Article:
Clergyman: I now pwonounce you man and wife.
Bride: And you pwonounce it beautifully, wector (Nash, 1985, p.113).
In this example, both the clergyman and the bride have speech defects. We as hearers may regard it as a joke of mispronunciation. What is significant is that clergyman’s words are a performative speech act, so the term “pronounce” does not mean “the way it is said,” but rather “what is done with the word.” However, the bride chooses to interpret the word in the former sense (Nash, 1985).
Pragmatics and verbal humor: Inference-oriented approaches
When it comes to the inferential treatments of humor, it is the violation of Grice’s maxims that triggers humor. Grice’s particular concern was how hearers are able to derive the assumptions that speakers implicitly convey. Therefore, in order to infer the implied meaning of an utterance, hearers must engage in some inferential work whose principles lie outside the structure of language (Grice, 1975). Pragmatic inferences can be made in at least two ways: from the observation of the maxims or from their flouting. In the first case, a speaker may be seen to observe the maxims, yet the hearer will still need to do inferential work. Several authors (e. g. Leech 1983; Yamaguchi 1988) have proposed that humor can arise from the violation of Gricean maxims of conversation. Perchance this was motivated by the observation that cases such as the following remark are often regarded as amusing, Grice himself considered irony -which may be humorous- as a case exploiting the maxim of manner:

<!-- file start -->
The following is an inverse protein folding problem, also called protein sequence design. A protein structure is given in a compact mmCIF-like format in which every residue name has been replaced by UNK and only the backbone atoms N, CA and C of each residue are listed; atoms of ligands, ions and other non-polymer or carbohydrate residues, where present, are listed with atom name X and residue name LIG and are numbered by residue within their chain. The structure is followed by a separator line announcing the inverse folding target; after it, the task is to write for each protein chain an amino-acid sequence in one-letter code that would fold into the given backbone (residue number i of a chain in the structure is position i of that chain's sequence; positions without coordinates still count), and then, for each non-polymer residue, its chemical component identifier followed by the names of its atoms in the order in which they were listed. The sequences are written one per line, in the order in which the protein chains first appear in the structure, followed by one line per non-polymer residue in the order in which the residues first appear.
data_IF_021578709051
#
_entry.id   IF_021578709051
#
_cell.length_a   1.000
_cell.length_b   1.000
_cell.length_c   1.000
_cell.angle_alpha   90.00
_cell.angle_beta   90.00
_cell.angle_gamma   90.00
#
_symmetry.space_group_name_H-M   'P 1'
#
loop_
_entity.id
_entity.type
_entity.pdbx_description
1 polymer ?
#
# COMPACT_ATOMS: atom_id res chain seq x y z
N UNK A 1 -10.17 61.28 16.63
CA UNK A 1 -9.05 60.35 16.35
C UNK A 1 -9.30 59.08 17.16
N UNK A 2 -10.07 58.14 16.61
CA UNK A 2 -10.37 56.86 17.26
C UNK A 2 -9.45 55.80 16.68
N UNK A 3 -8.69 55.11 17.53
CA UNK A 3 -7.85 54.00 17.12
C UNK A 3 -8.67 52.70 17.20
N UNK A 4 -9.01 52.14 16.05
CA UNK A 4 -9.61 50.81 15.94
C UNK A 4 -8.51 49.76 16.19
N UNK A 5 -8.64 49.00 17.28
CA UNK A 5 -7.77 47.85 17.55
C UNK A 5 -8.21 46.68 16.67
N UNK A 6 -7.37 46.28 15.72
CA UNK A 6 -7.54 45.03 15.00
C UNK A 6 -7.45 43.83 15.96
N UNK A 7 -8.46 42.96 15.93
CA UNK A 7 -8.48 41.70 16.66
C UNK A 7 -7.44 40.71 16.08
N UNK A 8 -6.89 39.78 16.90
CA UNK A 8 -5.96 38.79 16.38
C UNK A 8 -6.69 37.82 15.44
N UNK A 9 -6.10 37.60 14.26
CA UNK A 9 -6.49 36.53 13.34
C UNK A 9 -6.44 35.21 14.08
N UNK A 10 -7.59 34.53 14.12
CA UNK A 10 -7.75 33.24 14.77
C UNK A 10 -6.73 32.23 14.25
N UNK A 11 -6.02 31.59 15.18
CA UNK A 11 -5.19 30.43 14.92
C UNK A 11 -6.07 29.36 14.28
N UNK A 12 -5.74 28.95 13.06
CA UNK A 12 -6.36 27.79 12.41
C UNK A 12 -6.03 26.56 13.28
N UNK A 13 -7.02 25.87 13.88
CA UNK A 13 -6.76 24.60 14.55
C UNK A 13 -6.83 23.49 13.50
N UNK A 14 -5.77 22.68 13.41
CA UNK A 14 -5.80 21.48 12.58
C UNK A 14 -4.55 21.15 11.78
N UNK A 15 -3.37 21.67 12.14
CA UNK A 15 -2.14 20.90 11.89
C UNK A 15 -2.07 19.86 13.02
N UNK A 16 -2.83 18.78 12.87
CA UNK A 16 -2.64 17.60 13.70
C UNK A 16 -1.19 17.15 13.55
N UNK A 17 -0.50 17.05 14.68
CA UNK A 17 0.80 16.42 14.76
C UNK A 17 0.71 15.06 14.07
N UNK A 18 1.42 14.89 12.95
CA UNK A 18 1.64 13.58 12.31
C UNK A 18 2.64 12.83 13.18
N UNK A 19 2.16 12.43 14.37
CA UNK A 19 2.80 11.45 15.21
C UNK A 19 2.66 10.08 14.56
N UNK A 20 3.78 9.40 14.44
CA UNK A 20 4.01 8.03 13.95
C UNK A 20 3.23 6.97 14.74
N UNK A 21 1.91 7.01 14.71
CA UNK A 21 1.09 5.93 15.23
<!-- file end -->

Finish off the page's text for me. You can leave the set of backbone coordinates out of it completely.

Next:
Miss X produced a series of sounds that corresponded closely with the score of “Home sweet home” (Grice, 1989, p. 37).
Thus the most obvious implied meaning from this remark, argues Grice, is that Miss X’s performance was weak, and so the speaker may implicate just that.
Irony was not only viewed as a case of violation by Grice - metaphor and hyperbole are cases of violation of the maxim of quality. In situations where it is apparent to both the speakers and their audience that the speakers do not believe what they say, the inference arises that they must be trying to communicate a related proposition - different from the one that is expressed. In the cases of irony, Grice claims that “the most obviously related proposition is the contradictory of the one he purports to be putting forward” (1989, p.34) and so this is derived through implicature.
Attardo (1994) argues that the following cases demonstrate how a humorous effect may rise from the violation of each of the Gricean maxims:
Quantity: “Excuse me, do you know what time it is?” “Yes”
Quality “Why did the Vice President fly to Panama?” “Because the fighting is over”
Relation: “How many surrealists does it take to screw in a light bulb?” “Fish”
Manner “Do you believe in clubs for young people?” “Only when kindness fails” (p.272).